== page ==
6. Pour hot water into the empty space just as you did with the cold water, filling the mate up. This is the place you’ll pour water in after every round. 
  7. The person who makes maté — el cebador (the server) — drinks first, so drink from the bombilla until you drink the whole cup. Don’t move the straw, as doing so may clog the filter and you’ll have to start the process again!
  8. Once you’ve drunk the maté, fill it with hot water — pouring it into the same place you did last time — and hand the cup to the first person to your right. Use the same bombilla. Once that person has drunk the full cup, they’ll hand it back to you. 
  9. Refill the maté and pass it to the next person to the right. Keep passing it around the circle until the herb loses its taste.

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5 tips remember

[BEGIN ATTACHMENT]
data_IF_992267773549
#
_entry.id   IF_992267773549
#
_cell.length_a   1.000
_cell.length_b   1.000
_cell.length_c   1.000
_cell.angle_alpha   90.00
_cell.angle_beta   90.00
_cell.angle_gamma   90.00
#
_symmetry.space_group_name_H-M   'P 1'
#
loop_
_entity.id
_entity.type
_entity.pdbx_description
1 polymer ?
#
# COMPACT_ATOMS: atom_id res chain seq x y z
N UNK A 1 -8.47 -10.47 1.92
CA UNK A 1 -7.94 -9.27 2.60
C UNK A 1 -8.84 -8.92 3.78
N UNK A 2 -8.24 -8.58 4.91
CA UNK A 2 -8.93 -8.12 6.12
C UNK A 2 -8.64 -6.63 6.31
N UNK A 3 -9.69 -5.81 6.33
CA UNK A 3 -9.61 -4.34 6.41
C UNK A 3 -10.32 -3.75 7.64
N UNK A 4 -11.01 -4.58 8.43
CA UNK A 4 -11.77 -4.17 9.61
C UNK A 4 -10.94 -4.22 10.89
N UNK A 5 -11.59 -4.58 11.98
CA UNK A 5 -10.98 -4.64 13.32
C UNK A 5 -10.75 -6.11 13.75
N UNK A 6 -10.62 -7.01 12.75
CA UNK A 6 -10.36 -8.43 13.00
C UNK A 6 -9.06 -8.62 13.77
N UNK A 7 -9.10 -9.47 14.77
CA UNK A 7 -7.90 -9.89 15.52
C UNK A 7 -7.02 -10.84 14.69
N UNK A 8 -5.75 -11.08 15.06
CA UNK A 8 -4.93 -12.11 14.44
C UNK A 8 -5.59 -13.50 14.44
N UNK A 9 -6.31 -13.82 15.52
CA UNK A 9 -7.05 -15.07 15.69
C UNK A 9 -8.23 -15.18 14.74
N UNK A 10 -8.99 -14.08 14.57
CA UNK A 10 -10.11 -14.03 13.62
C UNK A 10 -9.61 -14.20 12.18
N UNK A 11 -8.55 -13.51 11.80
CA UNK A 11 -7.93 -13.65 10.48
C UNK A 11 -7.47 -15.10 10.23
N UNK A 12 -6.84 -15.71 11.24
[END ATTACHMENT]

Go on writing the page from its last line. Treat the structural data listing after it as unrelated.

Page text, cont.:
1. El cebador must always drink first, otherwise it can be considered bad manners as the drink may be too cold or too strong. 
  2. To keep drinking maté, don’t say gracias when el cebador hands it to you. Saying thanks signals that you don’t want any more maté.  
  3. Never move the bombilla once it’s inserted. If you jiggle it around, pieces of maté may clog the filter, making you everyone’s least favourite foreigner. 
  4. Don’t boil the water. If it’s any hotter than 80 degrees Celsius, it will burn your mate, making it bitter and unpleasant to drink.
  5. If you don’t like the flavour of yerba maté, try other variations used by South Americans. Some add honey or sugar, some prepare the tea with cold water, while others mix yerba with other herbs, orange or lemon peel, or even coffee.

The best place to try yerba mate is in Argentina! Explore our range of small group adventures in this incredible country now

Feature photo by Larisa Blinova, Shutterstock.